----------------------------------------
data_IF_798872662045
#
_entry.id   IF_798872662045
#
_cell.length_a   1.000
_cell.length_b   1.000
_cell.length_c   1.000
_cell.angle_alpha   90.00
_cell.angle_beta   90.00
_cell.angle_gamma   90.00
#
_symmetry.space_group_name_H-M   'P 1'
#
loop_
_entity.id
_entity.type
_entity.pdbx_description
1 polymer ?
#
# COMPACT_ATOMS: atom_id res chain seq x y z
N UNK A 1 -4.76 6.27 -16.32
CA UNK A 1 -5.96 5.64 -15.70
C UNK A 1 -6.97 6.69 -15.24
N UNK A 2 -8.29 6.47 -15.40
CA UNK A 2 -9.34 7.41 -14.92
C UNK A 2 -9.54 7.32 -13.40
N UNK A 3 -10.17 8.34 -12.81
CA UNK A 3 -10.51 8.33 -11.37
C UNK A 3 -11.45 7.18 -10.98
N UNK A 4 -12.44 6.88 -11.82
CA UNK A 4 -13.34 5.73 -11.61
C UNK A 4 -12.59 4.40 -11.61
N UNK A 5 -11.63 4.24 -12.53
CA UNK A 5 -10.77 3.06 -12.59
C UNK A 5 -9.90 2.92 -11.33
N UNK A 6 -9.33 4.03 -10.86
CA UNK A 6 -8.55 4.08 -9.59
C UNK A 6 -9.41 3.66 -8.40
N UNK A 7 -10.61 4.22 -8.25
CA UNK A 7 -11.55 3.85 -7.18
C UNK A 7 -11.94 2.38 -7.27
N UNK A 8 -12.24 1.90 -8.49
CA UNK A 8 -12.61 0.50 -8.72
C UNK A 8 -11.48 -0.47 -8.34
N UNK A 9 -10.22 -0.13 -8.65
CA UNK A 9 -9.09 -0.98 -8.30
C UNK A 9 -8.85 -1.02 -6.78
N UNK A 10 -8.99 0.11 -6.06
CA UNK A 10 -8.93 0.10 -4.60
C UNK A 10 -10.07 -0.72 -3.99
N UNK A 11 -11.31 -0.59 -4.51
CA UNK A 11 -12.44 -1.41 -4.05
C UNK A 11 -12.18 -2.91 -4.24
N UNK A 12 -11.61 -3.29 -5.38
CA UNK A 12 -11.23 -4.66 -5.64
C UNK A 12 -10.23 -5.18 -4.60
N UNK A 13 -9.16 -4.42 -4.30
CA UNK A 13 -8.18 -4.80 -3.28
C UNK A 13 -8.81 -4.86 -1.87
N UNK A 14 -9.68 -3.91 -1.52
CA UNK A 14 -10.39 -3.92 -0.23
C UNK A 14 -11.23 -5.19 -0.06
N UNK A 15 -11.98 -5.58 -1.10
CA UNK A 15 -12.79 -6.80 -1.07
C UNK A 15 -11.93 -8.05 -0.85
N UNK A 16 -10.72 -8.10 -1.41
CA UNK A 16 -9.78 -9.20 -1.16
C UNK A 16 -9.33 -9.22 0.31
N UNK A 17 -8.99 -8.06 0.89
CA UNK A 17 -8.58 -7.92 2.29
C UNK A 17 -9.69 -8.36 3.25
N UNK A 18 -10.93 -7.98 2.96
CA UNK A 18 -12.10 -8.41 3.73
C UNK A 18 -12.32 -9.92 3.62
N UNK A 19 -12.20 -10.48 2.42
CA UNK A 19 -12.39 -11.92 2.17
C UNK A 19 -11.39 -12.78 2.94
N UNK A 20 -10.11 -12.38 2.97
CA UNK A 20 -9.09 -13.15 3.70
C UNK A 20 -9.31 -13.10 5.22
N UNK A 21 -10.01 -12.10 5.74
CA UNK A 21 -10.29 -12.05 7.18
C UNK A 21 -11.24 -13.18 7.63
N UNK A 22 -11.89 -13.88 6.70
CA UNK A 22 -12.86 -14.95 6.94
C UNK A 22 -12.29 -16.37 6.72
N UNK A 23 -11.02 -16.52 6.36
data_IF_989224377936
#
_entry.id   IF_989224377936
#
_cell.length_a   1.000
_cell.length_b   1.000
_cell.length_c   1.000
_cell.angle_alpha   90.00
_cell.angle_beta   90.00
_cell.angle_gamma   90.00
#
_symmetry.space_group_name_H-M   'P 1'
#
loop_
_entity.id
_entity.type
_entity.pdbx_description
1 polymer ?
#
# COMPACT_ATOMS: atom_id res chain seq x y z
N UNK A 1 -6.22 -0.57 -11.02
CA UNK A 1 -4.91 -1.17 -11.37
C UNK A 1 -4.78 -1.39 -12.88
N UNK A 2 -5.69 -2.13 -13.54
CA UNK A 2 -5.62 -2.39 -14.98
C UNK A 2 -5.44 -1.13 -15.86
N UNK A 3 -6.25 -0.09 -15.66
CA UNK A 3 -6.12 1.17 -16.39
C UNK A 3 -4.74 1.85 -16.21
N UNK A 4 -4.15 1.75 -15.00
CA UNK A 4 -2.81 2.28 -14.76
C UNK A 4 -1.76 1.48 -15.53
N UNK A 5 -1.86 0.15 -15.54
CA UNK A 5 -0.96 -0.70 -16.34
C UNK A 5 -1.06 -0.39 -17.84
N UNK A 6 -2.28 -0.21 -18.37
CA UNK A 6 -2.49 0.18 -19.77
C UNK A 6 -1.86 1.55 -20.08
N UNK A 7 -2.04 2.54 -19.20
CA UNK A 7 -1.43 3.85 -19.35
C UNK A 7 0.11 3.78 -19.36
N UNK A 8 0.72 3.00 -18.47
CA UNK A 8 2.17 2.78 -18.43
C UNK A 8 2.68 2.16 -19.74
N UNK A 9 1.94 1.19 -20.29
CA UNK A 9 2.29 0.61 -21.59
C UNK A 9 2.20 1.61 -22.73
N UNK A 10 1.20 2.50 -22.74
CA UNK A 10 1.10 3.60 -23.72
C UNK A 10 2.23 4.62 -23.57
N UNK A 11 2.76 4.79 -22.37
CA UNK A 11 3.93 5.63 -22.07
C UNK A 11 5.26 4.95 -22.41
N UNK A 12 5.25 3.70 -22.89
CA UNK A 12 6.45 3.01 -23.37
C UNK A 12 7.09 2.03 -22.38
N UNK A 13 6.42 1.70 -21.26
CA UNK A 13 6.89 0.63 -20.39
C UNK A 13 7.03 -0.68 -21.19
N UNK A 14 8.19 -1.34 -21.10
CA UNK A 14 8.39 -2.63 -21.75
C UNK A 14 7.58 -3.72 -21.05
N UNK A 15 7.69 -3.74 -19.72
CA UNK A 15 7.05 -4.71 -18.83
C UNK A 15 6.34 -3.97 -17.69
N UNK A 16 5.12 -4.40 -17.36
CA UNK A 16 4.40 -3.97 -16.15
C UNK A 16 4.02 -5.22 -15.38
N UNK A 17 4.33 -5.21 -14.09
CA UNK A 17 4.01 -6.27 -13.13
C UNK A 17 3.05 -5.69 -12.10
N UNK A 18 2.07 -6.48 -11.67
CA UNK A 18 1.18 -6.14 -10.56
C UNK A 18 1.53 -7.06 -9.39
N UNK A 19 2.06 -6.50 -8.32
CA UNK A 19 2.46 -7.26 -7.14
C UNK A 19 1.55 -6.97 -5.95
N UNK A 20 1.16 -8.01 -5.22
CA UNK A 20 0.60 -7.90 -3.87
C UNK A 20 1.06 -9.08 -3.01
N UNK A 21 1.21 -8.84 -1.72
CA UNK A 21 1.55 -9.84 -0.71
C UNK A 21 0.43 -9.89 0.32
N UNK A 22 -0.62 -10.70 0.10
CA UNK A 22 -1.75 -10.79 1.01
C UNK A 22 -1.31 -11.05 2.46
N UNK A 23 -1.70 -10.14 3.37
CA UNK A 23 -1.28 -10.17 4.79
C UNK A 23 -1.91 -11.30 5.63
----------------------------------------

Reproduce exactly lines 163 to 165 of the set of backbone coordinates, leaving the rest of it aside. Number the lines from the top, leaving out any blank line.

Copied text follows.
CA UNK A 19 2.46 -7.26 -7.14
C UNK A 19 1.55 -6.97 -5.95
N UNK A 20 1.16 -8.01 -5.22